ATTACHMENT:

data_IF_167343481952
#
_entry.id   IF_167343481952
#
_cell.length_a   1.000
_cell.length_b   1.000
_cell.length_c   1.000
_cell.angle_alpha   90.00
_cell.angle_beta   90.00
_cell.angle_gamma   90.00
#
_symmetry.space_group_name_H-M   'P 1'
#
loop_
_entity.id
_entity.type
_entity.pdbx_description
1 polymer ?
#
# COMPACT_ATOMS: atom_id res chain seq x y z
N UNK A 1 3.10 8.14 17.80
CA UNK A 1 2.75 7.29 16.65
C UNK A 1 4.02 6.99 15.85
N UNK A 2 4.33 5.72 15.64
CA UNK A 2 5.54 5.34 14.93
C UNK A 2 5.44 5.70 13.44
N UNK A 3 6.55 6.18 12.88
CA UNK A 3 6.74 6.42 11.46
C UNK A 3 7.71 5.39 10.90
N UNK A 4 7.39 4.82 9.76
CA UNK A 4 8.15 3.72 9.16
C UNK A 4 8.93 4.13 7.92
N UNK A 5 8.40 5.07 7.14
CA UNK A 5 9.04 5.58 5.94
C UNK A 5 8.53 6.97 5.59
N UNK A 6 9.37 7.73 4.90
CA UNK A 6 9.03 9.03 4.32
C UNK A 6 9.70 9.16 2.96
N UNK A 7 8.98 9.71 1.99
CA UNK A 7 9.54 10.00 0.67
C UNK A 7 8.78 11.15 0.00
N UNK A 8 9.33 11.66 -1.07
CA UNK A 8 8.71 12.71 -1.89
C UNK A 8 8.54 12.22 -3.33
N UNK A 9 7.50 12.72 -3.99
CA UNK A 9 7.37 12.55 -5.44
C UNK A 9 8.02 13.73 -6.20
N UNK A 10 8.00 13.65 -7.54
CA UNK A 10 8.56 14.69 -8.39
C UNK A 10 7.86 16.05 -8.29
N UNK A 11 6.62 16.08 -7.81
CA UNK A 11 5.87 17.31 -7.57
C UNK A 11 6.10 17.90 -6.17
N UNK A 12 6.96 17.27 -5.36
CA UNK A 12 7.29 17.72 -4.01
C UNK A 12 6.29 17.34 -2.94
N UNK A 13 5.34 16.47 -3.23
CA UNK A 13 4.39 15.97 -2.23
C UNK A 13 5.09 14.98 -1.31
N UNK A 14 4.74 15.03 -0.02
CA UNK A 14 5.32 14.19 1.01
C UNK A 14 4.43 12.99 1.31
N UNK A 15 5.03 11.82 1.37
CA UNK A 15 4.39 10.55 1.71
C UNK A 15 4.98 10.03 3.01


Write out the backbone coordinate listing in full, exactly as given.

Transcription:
data_IF_167343481952
#
_entry.id   IF_167343481952
#
_cell.length_a   1.000
_cell.length_b   1.000
_cell.length_c   1.000
_cell.angle_alpha   90.00
_cell.angle_beta   90.00
_cell.angle_gamma   90.00
#
_symmetry.space_group_name_H-M   'P 1'
#
loop_
_entity.id
_entity.type
_entity.pdbx_description
1 polymer ?
#
# COMPACT_ATOMS: atom_id res chain seq x y z
N UNK A 1 3.10 8.14 17.80
CA UNK A 1 2.75 7.29 16.65
C UNK A 1 4.02 6.99 15.85
N UNK A 2 4.33 5.72 15.64
CA UNK A 2 5.54 5.34 14.93
C UNK A 2 5.44 5.70 13.44
N UNK A 3 6.55 6.18 12.88
CA UNK A 3 6.74 6.42 11.46
C UNK A 3 7.71 5.39 10.90
N UNK A 4 7.39 4.82 9.76
CA UNK A 4 8.15 3.72 9.16
C UNK A 4 8.93 4.13 7.92
N UNK A 5 8.40 5.07 7.14
CA UNK A 5 9.04 5.58 5.94
C UNK A 5 8.53 6.97 5.59
N UNK A 6 9.37 7.73 4.90
CA UNK A 6 9.03 9.03 4.32
C UNK A 6 9.70 9.16 2.96
N UNK A 7 8.98 9.71 1.99
CA UNK A 7 9.54 10.00 0.67
C UNK A 7 8.78 11.15 0.00
N UNK A 8 9.33 11.66 -1.07
CA UNK A 8 8.71 12.71 -1.89
C UNK A 8 8.54 12.22 -3.33
N UNK A 9 7.50 12.72 -3.99
CA UNK A 9 7.37 12.55 -5.44
C UNK A 9 8.02 13.73 -6.20
N UNK A 10 8.00 13.65 -7.54
CA UNK A 10 8.56 14.69 -8.39
C UNK A 10 7.86 16.05 -8.29
N UNK A 11 6.62 16.08 -7.81
CA UNK A 11 5.87 17.31 -7.57
C UNK A 11 6.10 17.90 -6.17
N UNK A 12 6.96 17.27 -5.36
CA UNK A 12 7.29 17.72 -4.01
C UNK A 12 6.29 17.34 -2.94
N UNK A 13 5.34 16.47 -3.23
CA UNK A 13 4.39 15.97 -2.23
C UNK A 13 5.09 14.98 -1.31
N UNK A 14 4.74 15.03 -0.02
CA UNK A 14 5.32 14.19 1.01
C UNK A 14 4.43 12.99 1.31
N UNK A 15 5.03 11.82 1.37
CA UNK A 15 4.39 10.55 1.71
C UNK A 15 4.98 10.03 3.01